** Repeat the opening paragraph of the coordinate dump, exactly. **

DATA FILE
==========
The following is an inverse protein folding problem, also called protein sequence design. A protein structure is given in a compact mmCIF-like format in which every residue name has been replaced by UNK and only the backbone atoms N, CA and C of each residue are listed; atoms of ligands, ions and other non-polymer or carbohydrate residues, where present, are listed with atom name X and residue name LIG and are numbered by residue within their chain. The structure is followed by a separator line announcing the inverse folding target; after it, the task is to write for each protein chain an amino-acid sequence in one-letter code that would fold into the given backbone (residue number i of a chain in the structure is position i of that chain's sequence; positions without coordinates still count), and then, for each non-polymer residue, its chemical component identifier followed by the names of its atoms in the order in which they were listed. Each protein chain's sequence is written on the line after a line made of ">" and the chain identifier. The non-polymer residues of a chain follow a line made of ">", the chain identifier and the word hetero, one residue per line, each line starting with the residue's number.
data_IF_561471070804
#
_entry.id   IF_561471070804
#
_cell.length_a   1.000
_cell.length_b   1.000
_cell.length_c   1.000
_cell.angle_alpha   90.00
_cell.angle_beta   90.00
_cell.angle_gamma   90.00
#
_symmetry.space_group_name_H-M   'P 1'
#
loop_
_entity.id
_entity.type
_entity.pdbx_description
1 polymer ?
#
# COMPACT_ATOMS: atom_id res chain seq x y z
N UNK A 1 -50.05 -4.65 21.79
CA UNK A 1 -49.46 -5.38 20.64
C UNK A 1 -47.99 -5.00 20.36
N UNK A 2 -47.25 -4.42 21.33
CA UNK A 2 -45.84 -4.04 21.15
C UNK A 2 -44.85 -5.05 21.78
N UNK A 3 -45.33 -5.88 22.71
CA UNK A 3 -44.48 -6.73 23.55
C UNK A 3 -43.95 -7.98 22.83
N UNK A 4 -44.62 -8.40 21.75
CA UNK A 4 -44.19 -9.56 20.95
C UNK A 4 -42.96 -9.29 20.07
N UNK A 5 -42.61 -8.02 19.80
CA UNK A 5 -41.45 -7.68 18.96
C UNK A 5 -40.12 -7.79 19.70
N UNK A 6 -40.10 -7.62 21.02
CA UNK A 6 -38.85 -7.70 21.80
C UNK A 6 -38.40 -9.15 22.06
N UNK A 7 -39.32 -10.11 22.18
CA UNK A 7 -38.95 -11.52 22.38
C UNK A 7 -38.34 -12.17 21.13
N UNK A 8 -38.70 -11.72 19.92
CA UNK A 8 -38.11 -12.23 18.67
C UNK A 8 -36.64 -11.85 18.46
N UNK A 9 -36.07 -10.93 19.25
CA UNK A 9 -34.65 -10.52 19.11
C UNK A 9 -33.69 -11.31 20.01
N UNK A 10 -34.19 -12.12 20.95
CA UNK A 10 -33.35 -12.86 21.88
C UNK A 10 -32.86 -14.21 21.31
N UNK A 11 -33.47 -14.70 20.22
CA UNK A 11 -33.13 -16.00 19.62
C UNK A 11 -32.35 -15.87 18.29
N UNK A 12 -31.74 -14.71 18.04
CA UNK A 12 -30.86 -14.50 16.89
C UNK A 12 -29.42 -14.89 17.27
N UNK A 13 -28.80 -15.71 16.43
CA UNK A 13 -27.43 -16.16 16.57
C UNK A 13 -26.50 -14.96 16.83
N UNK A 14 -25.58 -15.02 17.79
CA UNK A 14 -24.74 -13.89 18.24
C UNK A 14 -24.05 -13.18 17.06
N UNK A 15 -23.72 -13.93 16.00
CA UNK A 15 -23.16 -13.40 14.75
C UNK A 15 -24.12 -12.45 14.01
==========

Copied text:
The following is an inverse protein folding problem, also called protein sequence design. A protein structure is given in a compact mmCIF-like format in which every residue name has been replaced by UNK and only the backbone atoms N, CA and C of each residue are listed; atoms of ligands, ions and other non-polymer or carbohydrate residues, where present, are listed with atom name X and residue name LIG and are numbered by residue within their chain. The structure is followed by a separator line announcing the inverse folding target; after it, the task is to write for each protein chain an amino-acid sequence in one-letter code that would fold into the given backbone (residue number i of a chain in the structure is position i of that chain's sequence; positions without coordinates still count), and then, for each non-polymer residue, its chemical component identifier followed by the names of its atoms in the order in which they were listed. Each protein chain's sequence is written on the line after a line made of ">" and the chain identifier. The non-polymer residues of a chain follow a line made of ">", the chain identifier and the word hetero, one residue per line, each line starting with the residue's number.